House Committee on Criminal Jurisprudence Meets to Discuss Legislation Changing Criminal Procedure

April 01, 2021

Legislative News

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The House Committee on Criminal Jurisprudence met Monday to discuss a large number of bills, many dealing with changes to criminal procedure. The slate included the following bills: 

  • House Bill 1002 by Rep. Eddie Lucio III (D-Brownsville) – Relating to the use of hypnotically induced testimony in a criminal trial. 
  • House Bill 1717 by Rep. Senfronia Thompson (D-Houston) – Relating to the state’s continuing duty to disclose exculpatory, impeachment, or mitigating evidence in a criminal case and prohibited retaliation against local assistant prosecutors for discharging that duty.
  • House Bill 2631 by Rep. Matt Krause (R-Fort Worth) – Relating to the use of in-custody informant testimony in a criminal trial. 
  • House Bill 3224 by Rep. Jeff Leach (R-Plano) – Relating to the exclusion of certain witnesses during a criminal proceeding. 

HB 1002 prohibits the use of hypnosis to induce testimony in a criminal trial. Captain Wende Wakeman from the Texas Department of Public Safety (DPS) testified as a resource, informing the committee that DPS in the past had a hypnosis program, but has since suspended it. The Senate Committee on Criminal Justice on Tuesday heard the companion to HB 1002, Senate Bill 281 by Sen. Chuy Hinojosa (D-Edinburg). Both bills were left pending in committee.

The companion to HB 1717 is Senate Bill 1903 by Sen. John Whitmire (D-Houston).

Rep. Thompson laid out a committee substitute for HB 1717, stating it is designed to ensure that the Michael Morton Act applies to post-conviction cases that were filed before the Act was passed. Referring to Hillman v. Nueces CountyRep. Thompson said the Texas Supreme Court held in that case that the Michael Morton Act does not protect assistant prosecutors who are fired for refusing to violate disclosure laws. She stated that the intent of her bill is to protect assistant prosecutors in those situations by creating a civil cause of action against district attorneys.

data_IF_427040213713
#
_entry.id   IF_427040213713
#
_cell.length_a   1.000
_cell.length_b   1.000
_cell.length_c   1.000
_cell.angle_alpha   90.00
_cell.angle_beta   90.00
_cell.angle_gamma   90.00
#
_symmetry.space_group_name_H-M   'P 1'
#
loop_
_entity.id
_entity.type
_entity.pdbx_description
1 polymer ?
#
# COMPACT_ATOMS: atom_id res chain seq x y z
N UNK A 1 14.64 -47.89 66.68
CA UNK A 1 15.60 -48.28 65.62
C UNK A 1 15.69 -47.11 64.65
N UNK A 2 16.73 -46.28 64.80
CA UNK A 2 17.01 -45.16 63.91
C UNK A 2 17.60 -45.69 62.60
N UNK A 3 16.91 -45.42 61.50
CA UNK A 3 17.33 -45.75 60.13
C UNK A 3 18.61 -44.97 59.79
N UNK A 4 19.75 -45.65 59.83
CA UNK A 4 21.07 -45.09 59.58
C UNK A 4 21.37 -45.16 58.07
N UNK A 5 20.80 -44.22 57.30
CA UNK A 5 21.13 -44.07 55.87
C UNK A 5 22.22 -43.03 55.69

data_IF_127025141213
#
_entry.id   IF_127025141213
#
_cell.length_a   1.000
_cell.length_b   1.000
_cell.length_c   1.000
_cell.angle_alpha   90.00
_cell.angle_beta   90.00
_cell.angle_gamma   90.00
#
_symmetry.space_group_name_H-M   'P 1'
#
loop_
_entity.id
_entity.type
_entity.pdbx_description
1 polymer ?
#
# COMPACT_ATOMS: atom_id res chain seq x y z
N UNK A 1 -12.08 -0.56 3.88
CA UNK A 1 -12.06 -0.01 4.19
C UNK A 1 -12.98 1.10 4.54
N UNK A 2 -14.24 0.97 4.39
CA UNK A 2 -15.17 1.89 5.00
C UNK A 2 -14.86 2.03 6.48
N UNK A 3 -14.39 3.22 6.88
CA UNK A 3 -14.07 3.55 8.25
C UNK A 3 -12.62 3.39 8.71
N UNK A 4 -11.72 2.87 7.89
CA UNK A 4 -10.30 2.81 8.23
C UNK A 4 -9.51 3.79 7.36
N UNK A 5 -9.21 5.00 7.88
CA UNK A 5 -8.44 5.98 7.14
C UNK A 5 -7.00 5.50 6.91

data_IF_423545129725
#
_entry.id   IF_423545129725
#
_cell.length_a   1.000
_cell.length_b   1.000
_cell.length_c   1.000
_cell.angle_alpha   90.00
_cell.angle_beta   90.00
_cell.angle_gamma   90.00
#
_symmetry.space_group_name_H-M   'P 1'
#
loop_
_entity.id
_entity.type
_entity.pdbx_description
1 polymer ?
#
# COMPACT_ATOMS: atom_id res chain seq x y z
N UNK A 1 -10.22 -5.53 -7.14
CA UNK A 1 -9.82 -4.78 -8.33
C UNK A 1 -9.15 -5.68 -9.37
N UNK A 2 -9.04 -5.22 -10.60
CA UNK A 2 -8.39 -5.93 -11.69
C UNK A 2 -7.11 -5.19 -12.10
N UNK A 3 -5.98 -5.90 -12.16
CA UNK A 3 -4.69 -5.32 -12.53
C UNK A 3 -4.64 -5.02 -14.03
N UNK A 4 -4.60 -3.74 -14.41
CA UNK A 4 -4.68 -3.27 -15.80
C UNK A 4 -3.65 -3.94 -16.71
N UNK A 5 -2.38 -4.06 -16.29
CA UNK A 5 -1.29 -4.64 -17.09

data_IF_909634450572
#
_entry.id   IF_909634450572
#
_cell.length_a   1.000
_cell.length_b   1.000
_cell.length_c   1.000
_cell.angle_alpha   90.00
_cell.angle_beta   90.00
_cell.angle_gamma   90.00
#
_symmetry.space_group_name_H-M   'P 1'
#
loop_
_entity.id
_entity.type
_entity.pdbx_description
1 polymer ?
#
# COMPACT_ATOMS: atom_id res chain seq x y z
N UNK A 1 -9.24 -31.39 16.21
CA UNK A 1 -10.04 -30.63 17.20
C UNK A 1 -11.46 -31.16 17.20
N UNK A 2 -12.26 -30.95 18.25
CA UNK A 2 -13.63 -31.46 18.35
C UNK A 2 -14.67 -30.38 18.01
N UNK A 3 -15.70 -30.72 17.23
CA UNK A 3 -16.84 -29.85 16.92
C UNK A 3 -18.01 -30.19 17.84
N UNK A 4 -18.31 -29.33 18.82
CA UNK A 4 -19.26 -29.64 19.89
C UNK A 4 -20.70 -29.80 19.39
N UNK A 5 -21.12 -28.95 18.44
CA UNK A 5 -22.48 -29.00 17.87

Thomas Wilson, Chief of the Civil Division in the Smith County District Attorney’s Office, testified against the bill. He stated that he took no issue with the transparency section of the bill, however, he pointed out that the civil cause of action created in HB 1717 does not follow the traditional mechanism by which “whistleblower” claims usually proceed. He said the cause of action might be abused by employees who were rightfully terminated for reasons that have nothing to do with evidence disclosure. Wilson said he fears that district attorneys would first hear about these issues when they are served with a lawsuit petition. Wilson said Texas Supreme Court Justice Eva Guzman, in a concurrence in Hillman, wrote that the assistant prosecutor in that case might have pursued a claim for equitable relief under an ultra vires theory, but declined to do so. Wilson explained that, as such, assistant prosecutors who are terminated for refusing to break the law could already obtain injunctive relief.

Rep. Leach said the intent of HB 3224 is to allow the prosecuting attorney to designate a single court representative – a law enforcement officer – who would be an exclusion to “the rule.” Invoking Rule 614, simply known by practitioners as “the rule,” requires a court to order witnesses out of the courtroom so that they cannot hear other witnesses’ testimony. This bill enables a designated officer to remain in the courtroom for the duration of the trial but still be able to testify. Sabine County Sheriff Tom Maddox, President of the Sheriffs’ Association of Texas, testified in favor of the bill. Shannon Edmonds, Director of Governmental Relations for the Texas District and County Attorneys Association, testified as a resource. Edmonds described different versions of the bill that have been filed in past sessions and how the legislation has been narrowed over the years. He pointed out that criminal prosecutors are the only litigators who are not allowed to have someone with them in the courtroom that represents the party, so it might be helpful to some to have another set of eyes, especially in extremely complex cases. 

For more information about this article, contact Amy Befeld